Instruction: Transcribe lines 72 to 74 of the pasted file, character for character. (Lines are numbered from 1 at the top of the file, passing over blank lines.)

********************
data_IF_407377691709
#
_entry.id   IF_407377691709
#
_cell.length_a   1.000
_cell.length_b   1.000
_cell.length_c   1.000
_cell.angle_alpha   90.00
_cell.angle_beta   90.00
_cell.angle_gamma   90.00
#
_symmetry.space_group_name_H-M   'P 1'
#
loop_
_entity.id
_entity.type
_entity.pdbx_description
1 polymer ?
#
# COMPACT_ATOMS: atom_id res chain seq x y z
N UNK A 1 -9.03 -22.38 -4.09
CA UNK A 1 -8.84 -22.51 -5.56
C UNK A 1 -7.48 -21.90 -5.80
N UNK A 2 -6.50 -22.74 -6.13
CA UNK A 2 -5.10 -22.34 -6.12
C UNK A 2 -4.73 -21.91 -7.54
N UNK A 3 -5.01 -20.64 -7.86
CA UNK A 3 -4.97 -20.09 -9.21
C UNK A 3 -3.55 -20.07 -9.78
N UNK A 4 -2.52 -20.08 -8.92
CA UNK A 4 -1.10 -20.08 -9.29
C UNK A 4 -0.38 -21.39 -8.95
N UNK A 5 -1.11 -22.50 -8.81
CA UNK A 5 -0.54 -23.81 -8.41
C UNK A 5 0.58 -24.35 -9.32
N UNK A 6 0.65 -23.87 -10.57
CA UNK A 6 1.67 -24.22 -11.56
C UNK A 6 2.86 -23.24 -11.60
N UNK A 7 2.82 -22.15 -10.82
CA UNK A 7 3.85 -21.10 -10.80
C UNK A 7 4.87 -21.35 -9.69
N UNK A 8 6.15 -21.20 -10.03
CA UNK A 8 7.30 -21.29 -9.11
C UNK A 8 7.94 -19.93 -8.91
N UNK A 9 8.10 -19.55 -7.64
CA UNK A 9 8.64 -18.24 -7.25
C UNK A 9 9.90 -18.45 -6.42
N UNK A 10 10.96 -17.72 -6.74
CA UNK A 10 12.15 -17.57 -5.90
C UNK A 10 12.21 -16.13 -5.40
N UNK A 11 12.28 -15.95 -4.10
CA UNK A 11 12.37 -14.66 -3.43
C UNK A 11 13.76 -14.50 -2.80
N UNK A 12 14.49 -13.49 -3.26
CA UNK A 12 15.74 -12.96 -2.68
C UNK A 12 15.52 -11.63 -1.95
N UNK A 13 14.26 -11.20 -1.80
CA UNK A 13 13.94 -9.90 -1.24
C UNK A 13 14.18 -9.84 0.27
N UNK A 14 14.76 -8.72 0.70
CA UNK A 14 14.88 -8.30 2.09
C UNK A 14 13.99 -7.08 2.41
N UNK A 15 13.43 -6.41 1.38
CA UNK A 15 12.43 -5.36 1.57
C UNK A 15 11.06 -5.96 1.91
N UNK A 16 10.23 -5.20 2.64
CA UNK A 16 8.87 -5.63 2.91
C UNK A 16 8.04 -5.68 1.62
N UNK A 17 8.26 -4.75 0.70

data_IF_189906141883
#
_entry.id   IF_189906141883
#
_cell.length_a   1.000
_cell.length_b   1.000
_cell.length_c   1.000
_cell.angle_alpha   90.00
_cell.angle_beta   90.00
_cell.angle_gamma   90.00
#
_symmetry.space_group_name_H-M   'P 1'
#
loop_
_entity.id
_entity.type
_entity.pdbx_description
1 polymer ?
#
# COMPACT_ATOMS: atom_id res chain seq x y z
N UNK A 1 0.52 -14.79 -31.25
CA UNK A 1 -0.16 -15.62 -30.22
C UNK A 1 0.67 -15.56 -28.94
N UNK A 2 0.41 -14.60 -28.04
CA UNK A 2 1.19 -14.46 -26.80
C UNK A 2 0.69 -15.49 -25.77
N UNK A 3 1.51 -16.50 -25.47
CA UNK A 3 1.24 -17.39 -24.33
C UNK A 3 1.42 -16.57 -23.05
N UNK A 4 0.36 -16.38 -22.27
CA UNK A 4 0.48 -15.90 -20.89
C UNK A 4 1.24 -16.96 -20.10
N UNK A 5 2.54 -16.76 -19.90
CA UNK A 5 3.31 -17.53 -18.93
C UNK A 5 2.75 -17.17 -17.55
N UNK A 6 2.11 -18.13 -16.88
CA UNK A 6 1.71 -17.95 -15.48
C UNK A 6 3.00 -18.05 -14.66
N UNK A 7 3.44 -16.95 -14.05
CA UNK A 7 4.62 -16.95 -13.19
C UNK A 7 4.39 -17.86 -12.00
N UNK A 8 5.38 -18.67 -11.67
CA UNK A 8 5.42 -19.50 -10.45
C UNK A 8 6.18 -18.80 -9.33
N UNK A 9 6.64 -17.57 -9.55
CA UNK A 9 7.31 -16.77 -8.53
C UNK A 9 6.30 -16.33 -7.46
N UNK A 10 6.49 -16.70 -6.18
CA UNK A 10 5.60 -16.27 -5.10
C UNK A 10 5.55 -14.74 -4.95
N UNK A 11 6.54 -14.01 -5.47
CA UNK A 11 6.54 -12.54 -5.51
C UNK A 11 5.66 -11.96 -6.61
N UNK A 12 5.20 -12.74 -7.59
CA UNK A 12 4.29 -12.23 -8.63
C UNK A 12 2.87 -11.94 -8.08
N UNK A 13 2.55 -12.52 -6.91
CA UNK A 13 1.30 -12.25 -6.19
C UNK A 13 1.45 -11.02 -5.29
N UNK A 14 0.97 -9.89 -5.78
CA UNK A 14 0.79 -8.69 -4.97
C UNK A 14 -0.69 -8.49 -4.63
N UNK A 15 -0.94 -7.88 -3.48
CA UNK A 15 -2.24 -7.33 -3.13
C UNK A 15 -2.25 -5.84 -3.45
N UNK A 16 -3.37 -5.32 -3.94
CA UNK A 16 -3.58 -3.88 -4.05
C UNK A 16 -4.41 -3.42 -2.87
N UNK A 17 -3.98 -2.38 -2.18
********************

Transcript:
_entry.id   IF_189906141883
#
_cell.length_a   1.000